Johnson, Aidan Yes Yes - for economic and environmental reasons. A key condition for my support is the provision of full provincial funding.

I will also fight to bring into place the “missing piece” of our rapid transit/LRT equation: fair and adequate funding for Hamilton transit from Transport Canada (the federal ministry of transportation).
Rosen, Ira Maybe I do not feel we have all the required information to make a well informed decision. Since the plan is already in place, I will support the previous decision but only if we are guaranteed full funding for all the building, capital, and infrastructure costs as well as any possible remediation and demolition that might occur. In addition, I would only move forward if we have a strong financial assistance program to any business that might be affected in a negative way during the building process. If one business closes due to this that is not acceptable.
Shaw, Sandy Yes This is a huge decision for Hamilton.   Yes, of course with full capital funding from the Province, this investment can be leveraged to mean many good paying jobs for the city. LRT will have the effect of connecting the city along the east-west corridor and eventually stem the amount of 'sprawl' in the suburbs.

Increasing the densification for housing, businesses and recreation along the LRT corridor along with other proactive planning will help in developing active and involved communities through transit oriented development, essential for the long term health of the city.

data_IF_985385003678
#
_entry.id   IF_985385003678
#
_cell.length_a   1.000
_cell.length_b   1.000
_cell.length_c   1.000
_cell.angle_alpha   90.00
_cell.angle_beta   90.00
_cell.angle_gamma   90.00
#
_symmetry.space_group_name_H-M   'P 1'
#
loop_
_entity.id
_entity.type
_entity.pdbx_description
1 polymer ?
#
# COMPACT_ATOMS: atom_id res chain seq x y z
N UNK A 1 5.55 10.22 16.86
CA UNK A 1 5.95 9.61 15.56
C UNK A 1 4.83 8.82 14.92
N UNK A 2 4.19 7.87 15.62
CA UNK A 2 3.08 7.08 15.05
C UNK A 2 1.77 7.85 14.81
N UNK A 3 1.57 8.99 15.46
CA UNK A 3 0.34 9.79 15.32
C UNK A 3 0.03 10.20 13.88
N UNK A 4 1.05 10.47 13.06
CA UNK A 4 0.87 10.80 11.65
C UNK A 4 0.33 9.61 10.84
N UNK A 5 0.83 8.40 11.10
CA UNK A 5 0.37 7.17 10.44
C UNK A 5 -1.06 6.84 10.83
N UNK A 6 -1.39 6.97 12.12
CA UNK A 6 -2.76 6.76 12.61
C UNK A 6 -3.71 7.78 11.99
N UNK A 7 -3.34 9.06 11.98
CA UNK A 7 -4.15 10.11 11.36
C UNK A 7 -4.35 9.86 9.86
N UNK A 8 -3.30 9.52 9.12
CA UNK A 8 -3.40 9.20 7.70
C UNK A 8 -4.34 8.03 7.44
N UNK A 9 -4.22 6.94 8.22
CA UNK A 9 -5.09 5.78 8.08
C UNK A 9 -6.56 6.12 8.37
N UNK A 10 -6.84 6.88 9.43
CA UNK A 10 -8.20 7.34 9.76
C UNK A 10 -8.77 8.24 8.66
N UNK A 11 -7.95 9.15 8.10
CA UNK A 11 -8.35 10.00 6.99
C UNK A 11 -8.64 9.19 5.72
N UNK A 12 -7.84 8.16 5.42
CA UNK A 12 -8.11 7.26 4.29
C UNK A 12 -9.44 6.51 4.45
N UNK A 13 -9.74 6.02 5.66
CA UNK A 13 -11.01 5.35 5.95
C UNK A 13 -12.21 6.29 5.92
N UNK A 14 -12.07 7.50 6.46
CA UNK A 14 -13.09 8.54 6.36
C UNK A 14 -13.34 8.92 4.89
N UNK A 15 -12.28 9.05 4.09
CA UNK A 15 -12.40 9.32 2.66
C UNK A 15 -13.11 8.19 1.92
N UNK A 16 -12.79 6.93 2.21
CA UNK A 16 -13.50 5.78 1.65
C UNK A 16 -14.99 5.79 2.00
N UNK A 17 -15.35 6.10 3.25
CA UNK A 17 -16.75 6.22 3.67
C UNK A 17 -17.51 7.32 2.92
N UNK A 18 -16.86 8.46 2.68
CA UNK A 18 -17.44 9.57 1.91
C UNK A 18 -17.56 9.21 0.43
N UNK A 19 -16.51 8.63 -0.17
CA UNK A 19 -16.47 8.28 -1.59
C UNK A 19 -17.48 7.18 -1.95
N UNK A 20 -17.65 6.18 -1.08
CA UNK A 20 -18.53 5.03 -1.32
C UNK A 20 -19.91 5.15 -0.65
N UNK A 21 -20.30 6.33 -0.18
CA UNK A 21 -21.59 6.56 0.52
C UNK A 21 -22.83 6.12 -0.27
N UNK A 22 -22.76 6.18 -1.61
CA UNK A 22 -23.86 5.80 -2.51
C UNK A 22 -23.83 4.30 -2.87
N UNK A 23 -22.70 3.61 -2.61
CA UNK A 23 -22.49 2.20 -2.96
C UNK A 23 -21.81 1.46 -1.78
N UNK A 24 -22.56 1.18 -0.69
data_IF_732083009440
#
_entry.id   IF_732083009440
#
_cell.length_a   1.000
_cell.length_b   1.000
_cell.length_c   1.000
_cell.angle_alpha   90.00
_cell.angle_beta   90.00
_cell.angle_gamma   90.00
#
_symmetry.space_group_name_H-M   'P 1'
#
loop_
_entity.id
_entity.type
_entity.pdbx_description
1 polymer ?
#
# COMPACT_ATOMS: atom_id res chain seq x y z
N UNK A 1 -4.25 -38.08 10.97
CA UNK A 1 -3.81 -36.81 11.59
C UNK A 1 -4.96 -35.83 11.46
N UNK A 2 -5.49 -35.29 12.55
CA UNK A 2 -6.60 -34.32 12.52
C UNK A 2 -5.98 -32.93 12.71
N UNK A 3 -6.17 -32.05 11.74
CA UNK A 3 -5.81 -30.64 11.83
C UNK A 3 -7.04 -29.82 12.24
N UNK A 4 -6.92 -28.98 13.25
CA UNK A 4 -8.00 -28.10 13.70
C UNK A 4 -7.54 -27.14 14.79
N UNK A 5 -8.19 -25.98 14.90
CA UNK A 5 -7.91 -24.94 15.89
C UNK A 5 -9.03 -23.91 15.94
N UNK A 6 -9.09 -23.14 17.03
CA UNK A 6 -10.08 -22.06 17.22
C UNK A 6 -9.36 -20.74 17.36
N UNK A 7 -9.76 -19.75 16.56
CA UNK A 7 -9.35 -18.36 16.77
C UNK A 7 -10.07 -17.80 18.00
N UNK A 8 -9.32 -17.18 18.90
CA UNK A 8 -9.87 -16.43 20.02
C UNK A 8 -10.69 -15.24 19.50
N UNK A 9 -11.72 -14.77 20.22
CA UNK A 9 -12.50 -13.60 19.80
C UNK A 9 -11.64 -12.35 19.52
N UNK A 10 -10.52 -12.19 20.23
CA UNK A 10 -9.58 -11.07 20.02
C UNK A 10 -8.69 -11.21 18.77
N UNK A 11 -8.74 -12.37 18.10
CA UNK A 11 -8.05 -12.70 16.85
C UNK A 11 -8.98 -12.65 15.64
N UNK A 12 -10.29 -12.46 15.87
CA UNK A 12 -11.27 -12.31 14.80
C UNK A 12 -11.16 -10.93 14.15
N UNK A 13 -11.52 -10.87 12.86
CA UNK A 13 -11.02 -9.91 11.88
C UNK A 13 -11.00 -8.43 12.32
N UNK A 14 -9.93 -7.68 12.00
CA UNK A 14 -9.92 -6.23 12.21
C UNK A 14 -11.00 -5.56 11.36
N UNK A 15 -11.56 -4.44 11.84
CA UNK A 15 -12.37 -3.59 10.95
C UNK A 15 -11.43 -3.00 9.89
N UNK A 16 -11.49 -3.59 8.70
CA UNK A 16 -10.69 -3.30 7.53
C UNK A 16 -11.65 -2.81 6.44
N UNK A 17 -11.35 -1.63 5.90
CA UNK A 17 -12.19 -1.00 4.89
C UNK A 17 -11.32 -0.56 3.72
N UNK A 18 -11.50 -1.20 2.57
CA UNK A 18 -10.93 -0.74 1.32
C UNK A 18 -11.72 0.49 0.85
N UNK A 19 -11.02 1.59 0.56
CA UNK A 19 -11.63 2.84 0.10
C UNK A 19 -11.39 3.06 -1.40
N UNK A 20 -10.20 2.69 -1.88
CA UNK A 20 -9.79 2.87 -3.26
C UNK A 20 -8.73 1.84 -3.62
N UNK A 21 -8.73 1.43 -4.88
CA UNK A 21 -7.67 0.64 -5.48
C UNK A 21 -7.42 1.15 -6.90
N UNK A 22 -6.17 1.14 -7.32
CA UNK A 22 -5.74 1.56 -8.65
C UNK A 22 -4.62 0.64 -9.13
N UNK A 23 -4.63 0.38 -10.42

Affordability needs to be addressed so that all citizens no matter what their financial resources have the ability to use the system.

Finally, LRT is just part of the transit system. The remaining bus routes running North-South, such as connecting Hamilton City Centre to the Hamilton Mountain and down to the growing lakefront need to be improved and integrated so that all Hamiltonians have an efficient, quality transit system that moves people, not cars.
Ward 02
CandidateBrief ResponseFull Response
Farr, Jason Yes Yes. With full capital funding as promised. I am a little disheartened to hear some of the suddenly opposing messaging during this election. The fact is, council has a solid mandate and that has been reinforced (I was proud to do that) and the LRT is not simply about providing a sexy train. It's about building up our inner city nodes and corridors. Supported by our business community (Chamber/BIA's/HHRA/etc) and seen as a driver of economic activity where, in some areas along the b-line, we desperately need it.

It is environmentally friendly and when we think ahead based on current evidence (for example, the big three can't seem to understand why the 18 to 29 demo are not buying their cars) we certainly are in a position where the only regrettable action, would be non-action.

This is not and should not be a polarizing issue as the outcomes from a city planing perspective are of benefit to every taxpayer on every corner of Hamilton.

All this said, 100 percent please, Province. You are well aware we cannot afford otherwise.
Heaton, Kristina No The new GO Station rail system is going in now, and with that, a substation could be installed at the east end. Current councillors figure they can expropriate any land, and run a new track down King Street.​ Where?! And with the current debt load of the province, the cost will still come out of our pockets, with even bigger interests.
Wallis, Terri Yes
Ward 03
CandidateBrief ResponseFull Response
Agostino, Ralph Maybe Maybe; We don’t have all facts that supports the province will provide full funding. There are some unanswered questions to make the correct decision.